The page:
The only thing I didn’t love about the book was the feud’s resolution. For the purposes of wrapping up the narrative, it’s necessary, but the real magic was watching June and Saul experience their feelings and process their grief together. I know many people want an explanation and resolution, but I like the immense possibility that fabulism and magical realism provides. (For example, in Brenna Yovanoff’s Places No One Knows, I know some readers were frustrated that the magic system was never really explained, but I feel that if I were able to dream myself into a hot guy’s bedroom, “How is this working?” would be a far, far distant thought, about a million light years behind “Can we make out now?”) I like science and reason as much as the next sane person, but I also think life can always use a little mystery, magic, and wonder.

Bonus Factor: Kickass (Step) Parents

June has such a lovely relationship with her stepfather. Even though he’ll never replace her father, he genuinely loves her as if she were his own child. She, in turn, loves--and respects--him. It was refreshing to read a remarriage that worked as well as one possibly could.

Bonus Factor: Writing

I love that this book slyly offers writing advice within. In June’s quest to remember and honor her father, she writes down the tall tales her father has told her; her writing teacher points out the flaws in her narratives. It’s the sort of thing I would have read as a teen and had a total lightbulb moment. Bonus: Saul is also a writer, and June’s writing “tutor.” (Got it made, got it made, got it made, I’m hot for my age-appropriate-love-interest-covering-his-name-due-to-this-silly-feud “teacher.”) Luckily, he bears no resemblance to Guy In Your MFA.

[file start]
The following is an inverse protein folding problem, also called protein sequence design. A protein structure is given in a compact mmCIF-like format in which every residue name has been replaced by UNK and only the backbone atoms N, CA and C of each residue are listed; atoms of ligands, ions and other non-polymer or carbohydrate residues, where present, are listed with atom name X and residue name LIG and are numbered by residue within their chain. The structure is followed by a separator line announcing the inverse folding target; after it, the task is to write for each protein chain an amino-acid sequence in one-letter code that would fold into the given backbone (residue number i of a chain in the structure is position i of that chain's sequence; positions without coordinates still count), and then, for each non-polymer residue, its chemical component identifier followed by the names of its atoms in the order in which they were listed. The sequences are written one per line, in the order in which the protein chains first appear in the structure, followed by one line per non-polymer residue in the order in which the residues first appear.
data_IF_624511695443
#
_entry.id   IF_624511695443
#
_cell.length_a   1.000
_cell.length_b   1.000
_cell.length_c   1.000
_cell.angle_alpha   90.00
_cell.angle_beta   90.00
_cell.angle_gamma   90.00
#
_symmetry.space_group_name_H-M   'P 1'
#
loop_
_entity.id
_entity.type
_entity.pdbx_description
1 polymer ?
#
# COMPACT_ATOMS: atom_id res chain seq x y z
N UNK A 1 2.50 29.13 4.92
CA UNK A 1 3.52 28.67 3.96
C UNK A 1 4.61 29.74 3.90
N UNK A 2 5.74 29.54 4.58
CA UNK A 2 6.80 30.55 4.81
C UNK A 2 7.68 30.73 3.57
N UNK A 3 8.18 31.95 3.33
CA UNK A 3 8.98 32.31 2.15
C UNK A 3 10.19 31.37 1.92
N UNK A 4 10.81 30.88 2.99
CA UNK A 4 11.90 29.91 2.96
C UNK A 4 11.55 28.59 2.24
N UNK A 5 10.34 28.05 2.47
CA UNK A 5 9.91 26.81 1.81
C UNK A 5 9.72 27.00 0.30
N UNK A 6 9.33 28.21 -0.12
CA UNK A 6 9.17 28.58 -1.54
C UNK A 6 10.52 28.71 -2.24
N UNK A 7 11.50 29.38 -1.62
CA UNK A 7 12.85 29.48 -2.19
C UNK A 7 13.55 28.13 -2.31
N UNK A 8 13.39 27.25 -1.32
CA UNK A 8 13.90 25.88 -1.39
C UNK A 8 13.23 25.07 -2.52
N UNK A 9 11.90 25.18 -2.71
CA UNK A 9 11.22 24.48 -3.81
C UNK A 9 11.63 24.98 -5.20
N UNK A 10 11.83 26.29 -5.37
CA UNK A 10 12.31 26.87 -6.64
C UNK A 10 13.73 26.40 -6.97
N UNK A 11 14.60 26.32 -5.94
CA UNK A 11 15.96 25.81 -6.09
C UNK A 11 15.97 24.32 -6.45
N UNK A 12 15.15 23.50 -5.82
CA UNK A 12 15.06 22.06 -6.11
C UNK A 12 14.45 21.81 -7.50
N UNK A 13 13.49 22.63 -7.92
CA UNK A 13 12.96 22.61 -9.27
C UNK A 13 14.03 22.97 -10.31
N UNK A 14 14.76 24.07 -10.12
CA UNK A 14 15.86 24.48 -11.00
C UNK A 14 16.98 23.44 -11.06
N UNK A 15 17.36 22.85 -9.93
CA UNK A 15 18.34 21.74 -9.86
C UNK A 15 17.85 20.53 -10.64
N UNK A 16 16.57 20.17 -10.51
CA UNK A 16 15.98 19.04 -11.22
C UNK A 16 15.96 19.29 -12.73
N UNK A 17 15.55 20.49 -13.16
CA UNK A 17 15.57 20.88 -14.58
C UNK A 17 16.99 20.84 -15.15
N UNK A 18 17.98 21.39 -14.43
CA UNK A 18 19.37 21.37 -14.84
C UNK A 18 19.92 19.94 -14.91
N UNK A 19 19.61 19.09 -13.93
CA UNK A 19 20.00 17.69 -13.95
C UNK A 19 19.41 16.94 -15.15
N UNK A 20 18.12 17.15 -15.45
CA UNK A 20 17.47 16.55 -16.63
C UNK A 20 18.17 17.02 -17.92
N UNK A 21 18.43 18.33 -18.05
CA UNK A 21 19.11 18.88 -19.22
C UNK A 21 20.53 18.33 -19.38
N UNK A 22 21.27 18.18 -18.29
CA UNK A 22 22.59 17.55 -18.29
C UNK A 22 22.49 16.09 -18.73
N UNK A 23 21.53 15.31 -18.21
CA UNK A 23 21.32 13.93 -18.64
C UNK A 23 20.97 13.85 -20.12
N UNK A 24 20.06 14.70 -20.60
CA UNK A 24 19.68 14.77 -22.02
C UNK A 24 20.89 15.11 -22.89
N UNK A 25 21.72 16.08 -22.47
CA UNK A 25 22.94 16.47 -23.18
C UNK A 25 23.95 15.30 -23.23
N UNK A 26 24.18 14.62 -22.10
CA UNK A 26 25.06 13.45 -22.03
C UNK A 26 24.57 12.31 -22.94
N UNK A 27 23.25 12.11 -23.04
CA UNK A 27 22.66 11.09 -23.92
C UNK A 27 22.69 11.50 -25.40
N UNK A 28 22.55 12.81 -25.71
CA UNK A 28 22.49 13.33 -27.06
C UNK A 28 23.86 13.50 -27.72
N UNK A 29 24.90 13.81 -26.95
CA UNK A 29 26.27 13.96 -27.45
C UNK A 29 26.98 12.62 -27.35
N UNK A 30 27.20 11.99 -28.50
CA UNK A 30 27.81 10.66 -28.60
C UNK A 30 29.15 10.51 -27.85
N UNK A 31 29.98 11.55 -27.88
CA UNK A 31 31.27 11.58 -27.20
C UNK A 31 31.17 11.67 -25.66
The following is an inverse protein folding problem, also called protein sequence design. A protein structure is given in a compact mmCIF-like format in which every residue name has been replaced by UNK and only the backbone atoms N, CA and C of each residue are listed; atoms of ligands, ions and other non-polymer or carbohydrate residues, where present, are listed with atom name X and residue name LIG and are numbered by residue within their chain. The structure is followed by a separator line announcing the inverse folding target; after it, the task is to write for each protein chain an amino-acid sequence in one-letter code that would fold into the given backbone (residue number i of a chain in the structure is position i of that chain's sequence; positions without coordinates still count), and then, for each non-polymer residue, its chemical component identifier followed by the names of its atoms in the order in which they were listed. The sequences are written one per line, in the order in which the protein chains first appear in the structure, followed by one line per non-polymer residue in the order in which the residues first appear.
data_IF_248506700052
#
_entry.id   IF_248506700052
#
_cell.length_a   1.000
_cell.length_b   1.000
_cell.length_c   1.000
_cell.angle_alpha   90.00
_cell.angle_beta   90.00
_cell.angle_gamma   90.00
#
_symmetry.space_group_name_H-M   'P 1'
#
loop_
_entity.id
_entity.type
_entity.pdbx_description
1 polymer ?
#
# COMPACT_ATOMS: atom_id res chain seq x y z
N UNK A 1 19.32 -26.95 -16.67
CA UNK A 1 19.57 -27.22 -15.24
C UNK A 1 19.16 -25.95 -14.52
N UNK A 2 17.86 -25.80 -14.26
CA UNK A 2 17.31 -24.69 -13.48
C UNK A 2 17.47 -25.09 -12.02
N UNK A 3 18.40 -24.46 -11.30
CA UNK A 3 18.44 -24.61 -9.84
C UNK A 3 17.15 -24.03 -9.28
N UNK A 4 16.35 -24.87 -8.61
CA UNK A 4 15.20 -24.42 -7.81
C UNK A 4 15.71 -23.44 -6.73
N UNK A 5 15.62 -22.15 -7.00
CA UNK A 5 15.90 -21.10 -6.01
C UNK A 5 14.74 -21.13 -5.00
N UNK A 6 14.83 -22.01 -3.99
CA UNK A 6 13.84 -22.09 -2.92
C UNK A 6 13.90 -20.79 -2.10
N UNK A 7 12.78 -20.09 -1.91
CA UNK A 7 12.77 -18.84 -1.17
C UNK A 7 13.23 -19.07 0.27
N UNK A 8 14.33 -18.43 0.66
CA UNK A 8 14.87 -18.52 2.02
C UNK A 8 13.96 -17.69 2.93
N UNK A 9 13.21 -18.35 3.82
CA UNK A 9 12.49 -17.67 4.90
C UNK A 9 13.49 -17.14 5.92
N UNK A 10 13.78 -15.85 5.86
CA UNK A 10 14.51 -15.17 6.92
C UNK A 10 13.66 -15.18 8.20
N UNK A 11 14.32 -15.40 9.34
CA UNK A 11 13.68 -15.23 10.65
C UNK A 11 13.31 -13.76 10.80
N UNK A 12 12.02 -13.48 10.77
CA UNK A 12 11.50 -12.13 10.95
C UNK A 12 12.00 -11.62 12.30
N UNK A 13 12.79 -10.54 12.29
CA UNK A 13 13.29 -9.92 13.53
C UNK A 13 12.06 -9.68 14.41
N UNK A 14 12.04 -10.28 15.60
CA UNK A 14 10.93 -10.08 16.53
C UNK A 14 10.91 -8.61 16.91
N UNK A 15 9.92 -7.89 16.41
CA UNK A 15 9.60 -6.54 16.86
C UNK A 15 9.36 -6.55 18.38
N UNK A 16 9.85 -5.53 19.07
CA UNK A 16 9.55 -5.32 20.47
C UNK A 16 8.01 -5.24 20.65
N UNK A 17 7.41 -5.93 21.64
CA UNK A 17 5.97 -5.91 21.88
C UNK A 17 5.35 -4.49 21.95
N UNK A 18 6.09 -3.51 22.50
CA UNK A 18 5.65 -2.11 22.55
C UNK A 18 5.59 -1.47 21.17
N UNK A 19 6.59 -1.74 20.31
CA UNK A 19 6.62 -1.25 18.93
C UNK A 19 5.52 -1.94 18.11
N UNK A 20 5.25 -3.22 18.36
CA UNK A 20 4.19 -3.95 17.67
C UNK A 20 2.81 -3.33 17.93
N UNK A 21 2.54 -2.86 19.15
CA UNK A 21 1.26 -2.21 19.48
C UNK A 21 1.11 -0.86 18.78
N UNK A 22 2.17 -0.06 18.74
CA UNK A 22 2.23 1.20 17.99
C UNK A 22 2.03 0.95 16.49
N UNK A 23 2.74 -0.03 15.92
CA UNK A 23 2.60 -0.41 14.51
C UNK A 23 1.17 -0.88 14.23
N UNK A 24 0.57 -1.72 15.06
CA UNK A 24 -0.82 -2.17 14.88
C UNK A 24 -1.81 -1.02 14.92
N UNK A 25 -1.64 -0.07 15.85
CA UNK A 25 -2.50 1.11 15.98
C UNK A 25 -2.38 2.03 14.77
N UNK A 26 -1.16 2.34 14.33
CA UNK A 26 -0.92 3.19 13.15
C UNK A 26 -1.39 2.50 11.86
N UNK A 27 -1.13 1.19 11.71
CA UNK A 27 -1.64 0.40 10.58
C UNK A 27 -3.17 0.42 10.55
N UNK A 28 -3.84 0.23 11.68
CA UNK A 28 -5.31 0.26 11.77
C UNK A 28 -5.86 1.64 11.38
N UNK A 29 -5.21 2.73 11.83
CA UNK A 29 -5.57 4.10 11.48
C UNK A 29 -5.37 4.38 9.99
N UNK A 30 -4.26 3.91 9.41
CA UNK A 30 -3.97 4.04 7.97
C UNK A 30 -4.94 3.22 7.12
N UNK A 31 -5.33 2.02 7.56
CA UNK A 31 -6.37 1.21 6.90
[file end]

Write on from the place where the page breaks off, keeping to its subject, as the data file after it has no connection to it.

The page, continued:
Casting Call:

Younger Adam Brody as Saul Angert

If you’ve ever seen Adam Brody in In the Land of Women (which is not that great of a movie, but let’s be honest, I’ve watched it multiple times just because of him), I picture Saul’s character like a slightly less angsty, self-obsessed version. This makes it a good thing that I couldn’t really get a read on what June looked like, because if we’re casting Adam Brody in anything, it’s only fair that I play opposite.

Relationship Status: Haunting Me

I don’t often go on book dates that have magic wrapped up in cherry trees and shoes, quiet wraiths and long-lost memories, which made this one feel extra special. Our date started off feeling dreamy and quirky, and danced around the particular solace of shared suffering. When it was over, I couldn’t get you out of my head.

FTC Full Disclosure: I checked out a copy from the library. I received neither money nor a pet unicorn for writing this review, despite how hard I wished for one. A Million Junes is available now.

Jennie's photo About the Author: Jennie Kendrick lives in San Francisco and has an excessive fondness of historical fiction, spreadsheets, turquoise sparkly things, and bourbon. When she's not reading, writing, or writing about reading, she cooks obsessively, runs an Etsy shop, and thrifts for vintage everything.